But the Katies of the world are conspicuously absent from at-home outpatient sessions.
The ever-irascible Katie was diagnosed in her 60s and has lived with the illness for 30 years since. In many ways, Katie is an anomaly—she was diagnosed older than most and has lived longer than many patients with schizophrenia. She has a landline telephone, not a smartphone or computer. She has no desire to learn new skills nor access to technology to facilitate learning. When I called her to suggest an in-person visit at the end of March, she snapped, “I’m not going! I’m not s’posed ta leave the house!” and hung up. Respecting her boundaries was difficult, but calling again risked pushing her further away. Since we couldn’t set up a follow-up appointment, I reluctantly arranged a visiting nurse who provided medications, but this could not substitute for the rapport that we spent years building.
Katie’s symptoms began 30 years ago. She stared out the window and muttered to herself. She treated family members with suspicion and obsessively checked the locks on doors. She stopped going outside. Her personal hygiene suffered. She worried that devices had been implanted in her ears so that governmental agencies could record her thoughts. Her partner finally called the police after she attacked him with an iron poker. This final symptom was the most noticeable, but it may not have reached this point had she been treated sooner.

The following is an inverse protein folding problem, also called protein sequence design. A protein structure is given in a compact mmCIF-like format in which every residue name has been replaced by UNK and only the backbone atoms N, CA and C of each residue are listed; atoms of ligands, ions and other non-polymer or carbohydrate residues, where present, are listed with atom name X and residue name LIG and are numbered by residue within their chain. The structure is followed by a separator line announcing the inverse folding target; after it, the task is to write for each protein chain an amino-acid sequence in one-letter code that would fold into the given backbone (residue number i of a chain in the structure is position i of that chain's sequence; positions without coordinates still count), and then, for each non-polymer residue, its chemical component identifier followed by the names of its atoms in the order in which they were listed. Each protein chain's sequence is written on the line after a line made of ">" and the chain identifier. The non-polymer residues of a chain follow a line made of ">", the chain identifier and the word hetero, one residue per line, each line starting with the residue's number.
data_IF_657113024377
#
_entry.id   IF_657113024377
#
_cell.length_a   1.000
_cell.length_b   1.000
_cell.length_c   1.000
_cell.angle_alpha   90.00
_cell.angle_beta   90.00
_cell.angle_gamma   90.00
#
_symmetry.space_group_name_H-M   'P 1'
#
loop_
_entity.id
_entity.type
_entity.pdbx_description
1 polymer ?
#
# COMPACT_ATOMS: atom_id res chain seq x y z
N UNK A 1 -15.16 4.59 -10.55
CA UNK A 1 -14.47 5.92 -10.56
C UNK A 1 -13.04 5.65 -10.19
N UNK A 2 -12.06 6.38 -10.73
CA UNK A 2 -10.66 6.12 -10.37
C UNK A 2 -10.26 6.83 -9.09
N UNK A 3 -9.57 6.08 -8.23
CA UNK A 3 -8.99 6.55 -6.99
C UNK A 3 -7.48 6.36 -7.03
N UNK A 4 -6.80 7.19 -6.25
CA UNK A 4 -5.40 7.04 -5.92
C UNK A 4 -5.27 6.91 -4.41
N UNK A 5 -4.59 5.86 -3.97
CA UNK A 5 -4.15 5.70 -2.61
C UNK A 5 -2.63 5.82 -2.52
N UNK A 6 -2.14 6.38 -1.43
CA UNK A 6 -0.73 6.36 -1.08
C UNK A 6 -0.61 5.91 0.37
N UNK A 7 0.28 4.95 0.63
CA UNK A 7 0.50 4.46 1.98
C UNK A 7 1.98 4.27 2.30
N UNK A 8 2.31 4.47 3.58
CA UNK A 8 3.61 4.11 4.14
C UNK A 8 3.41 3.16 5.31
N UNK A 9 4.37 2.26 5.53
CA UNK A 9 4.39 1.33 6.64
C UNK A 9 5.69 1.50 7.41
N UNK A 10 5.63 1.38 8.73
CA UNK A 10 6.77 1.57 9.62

This trajectory is common for people with schizophrenia. I can pick up on early subtleties like poor hygiene in person. Suspicion and paranoid tendencies often reveal themselves even in brief conversation. I can see a patient respond to internal voices in the office. Without face-to-face appointments, it is more difficult to know if the warning signs are there.
Telepsychiatry was developed specifically to open up new avenues of care for underserved populations: the severely depressed who struggle to get out of bed, prison populations, and those in poverty or in rural areas. Telepsychiatry differs from teletherapy in that psychiatrists offer medication management in addition to talk therapy. In the early 2010s, telepsychiatry startups promised ease and convenience via the internet and mobile apps. Telepsych has expanded since then, but the rise in the past few months has been meteoric. Psychiatrists rushed to change guidelines and adapt to caring for patients in the stark absence of in-person interaction.